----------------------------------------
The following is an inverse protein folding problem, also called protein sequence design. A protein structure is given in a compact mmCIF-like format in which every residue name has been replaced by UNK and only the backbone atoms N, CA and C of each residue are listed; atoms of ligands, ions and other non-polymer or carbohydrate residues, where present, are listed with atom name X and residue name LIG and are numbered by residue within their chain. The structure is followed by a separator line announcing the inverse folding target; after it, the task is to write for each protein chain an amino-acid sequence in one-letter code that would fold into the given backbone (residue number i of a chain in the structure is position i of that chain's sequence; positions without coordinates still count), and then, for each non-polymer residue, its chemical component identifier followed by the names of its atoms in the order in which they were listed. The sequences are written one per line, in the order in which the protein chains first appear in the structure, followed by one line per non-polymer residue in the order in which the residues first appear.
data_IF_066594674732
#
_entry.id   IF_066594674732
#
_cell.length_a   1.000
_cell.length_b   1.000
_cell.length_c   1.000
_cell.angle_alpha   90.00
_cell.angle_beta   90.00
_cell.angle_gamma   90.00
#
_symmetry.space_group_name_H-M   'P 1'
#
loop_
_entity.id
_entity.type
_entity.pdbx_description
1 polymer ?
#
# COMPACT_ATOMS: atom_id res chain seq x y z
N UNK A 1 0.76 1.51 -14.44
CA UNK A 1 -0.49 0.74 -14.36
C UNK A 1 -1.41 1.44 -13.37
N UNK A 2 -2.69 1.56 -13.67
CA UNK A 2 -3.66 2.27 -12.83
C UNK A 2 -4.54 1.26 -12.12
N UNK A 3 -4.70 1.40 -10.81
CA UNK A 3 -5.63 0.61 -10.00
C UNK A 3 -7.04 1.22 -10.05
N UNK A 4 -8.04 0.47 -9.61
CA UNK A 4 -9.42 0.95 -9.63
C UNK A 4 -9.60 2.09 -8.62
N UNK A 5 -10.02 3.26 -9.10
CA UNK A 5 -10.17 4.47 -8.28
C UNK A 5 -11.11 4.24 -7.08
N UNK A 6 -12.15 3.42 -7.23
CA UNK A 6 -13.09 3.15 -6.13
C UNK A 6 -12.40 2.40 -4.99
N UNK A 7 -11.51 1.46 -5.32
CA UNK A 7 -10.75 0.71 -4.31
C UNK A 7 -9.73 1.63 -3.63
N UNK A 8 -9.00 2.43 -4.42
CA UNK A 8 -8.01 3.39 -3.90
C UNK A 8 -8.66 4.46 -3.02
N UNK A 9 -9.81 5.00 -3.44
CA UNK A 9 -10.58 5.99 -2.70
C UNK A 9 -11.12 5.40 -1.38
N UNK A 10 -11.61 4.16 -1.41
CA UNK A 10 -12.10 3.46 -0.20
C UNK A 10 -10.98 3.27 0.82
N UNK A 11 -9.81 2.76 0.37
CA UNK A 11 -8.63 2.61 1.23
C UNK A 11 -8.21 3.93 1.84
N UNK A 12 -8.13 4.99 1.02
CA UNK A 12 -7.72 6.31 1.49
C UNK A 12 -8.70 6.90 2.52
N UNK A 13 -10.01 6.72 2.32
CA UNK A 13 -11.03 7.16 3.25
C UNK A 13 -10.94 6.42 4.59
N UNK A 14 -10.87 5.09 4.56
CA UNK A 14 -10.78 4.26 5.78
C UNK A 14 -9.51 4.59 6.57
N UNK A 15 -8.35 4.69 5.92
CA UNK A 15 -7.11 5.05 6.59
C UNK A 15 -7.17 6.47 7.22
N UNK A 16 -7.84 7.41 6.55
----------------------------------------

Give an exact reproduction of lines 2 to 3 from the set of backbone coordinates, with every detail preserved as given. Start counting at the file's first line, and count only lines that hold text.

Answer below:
data_IF_066594674732
#